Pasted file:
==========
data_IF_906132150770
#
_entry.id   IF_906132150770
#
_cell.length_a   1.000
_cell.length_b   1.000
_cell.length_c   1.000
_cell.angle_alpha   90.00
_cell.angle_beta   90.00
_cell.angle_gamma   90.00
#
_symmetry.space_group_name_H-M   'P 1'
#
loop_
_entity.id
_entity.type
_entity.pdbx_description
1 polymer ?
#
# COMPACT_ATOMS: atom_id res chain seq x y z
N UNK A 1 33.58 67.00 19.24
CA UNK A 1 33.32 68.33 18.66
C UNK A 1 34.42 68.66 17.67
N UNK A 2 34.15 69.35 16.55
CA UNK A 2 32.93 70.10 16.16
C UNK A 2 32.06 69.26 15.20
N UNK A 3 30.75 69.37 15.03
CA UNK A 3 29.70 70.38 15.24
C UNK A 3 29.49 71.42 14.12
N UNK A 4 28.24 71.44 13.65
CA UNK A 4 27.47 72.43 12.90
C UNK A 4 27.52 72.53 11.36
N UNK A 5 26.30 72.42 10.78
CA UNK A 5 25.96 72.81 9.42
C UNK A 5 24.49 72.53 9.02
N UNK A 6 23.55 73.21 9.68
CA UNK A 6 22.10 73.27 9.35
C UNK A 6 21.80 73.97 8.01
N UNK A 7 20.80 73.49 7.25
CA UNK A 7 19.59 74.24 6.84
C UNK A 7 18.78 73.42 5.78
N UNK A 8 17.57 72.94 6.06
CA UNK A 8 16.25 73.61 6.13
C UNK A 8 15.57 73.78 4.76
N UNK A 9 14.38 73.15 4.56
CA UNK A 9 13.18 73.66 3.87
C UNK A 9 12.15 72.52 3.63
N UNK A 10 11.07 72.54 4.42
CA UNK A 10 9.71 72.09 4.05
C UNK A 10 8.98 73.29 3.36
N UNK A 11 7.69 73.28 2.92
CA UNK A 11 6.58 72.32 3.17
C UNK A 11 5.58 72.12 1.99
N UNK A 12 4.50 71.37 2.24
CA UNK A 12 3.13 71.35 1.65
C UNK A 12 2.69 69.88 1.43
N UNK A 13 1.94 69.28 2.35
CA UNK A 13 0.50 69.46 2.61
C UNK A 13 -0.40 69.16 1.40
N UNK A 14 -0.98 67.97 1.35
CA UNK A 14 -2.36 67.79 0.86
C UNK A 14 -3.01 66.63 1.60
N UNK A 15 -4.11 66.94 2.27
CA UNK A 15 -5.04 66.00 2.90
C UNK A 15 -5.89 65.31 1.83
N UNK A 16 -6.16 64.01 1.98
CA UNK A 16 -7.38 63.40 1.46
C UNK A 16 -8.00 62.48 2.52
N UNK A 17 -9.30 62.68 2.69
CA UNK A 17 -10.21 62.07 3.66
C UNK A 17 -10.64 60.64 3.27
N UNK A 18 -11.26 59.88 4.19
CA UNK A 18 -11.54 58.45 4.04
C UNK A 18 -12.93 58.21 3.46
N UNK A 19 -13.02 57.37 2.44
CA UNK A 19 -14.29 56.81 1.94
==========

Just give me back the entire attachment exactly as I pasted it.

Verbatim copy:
data_IF_906132150770
#
_entry.id   IF_906132150770
#
_cell.length_a   1.000
_cell.length_b   1.000
_cell.length_c   1.000
_cell.angle_alpha   90.00
_cell.angle_beta   90.00
_cell.angle_gamma   90.00
#
_symmetry.space_group_name_H-M   'P 1'
#
loop_
_entity.id
_entity.type
_entity.pdbx_description
1 polymer ?
#
# COMPACT_ATOMS: atom_id res chain seq x y z
N UNK A 1 33.58 67.00 19.24
CA UNK A 1 33.32 68.33 18.66
C UNK A 1 34.42 68.66 17.67
N UNK A 2 34.15 69.35 16.55
CA UNK A 2 32.93 70.10 16.16
C UNK A 2 32.06 69.26 15.20
N UNK A 3 30.75 69.37 15.03
CA UNK A 3 29.70 70.38 15.24
C UNK A 3 29.49 71.42 14.12
N UNK A 4 28.24 71.44 13.65
CA UNK A 4 27.47 72.43 12.90
C UNK A 4 27.52 72.53 11.36
N UNK A 5 26.30 72.42 10.78
CA UNK A 5 25.96 72.81 9.42
C UNK A 5 24.49 72.53 9.02
N UNK A 6 23.55 73.21 9.68
CA UNK A 6 22.10 73.27 9.35
C UNK A 6 21.80 73.97 8.01
N UNK A 7 20.80 73.49 7.25
CA UNK A 7 19.59 74.24 6.84
C UNK A 7 18.78 73.42 5.78
N UNK A 8 17.57 72.94 6.06
CA UNK A 8 16.25 73.61 6.13
C UNK A 8 15.57 73.78 4.76
N UNK A 9 14.38 73.15 4.56
CA UNK A 9 13.18 73.66 3.87
C UNK A 9 12.15 72.52 3.63
N UNK A 10 11.07 72.54 4.42
CA UNK A 10 9.71 72.09 4.05
C UNK A 10 8.98 73.29 3.36
N UNK A 11 7.69 73.28 2.92
CA UNK A 11 6.58 72.32 3.17
C UNK A 11 5.58 72.12 1.99
N UNK A 12 4.50 71.37 2.24
CA UNK A 12 3.13 71.35 1.65
C UNK A 12 2.69 69.88 1.43
N UNK A 13 1.94 69.28 2.35
CA UNK A 13 0.50 69.46 2.61
C UNK A 13 -0.40 69.16 1.40
N UNK A 14 -0.98 67.97 1.35
CA UNK A 14 -2.36 67.79 0.86
C UNK A 14 -3.01 66.63 1.60
N UNK A 15 -4.11 66.94 2.27
CA UNK A 15 -5.04 66.00 2.90
C UNK A 15 -5.89 65.31 1.83
N UNK A 16 -6.16 64.01 1.98
CA UNK A 16 -7.38 63.40 1.46
C UNK A 16 -8.00 62.48 2.52
N UNK A 17 -9.30 62.68 2.69
CA UNK A 17 -10.21 62.07 3.66
C UNK A 17 -10.64 60.64 3.27
N UNK A 18 -11.26 59.88 4.19
CA UNK A 18 -11.54 58.45 4.04
C UNK A 18 -12.93 58.21 3.46
N UNK A 19 -13.02 57.37 2.44
CA UNK A 19 -14.29 56.81 1.94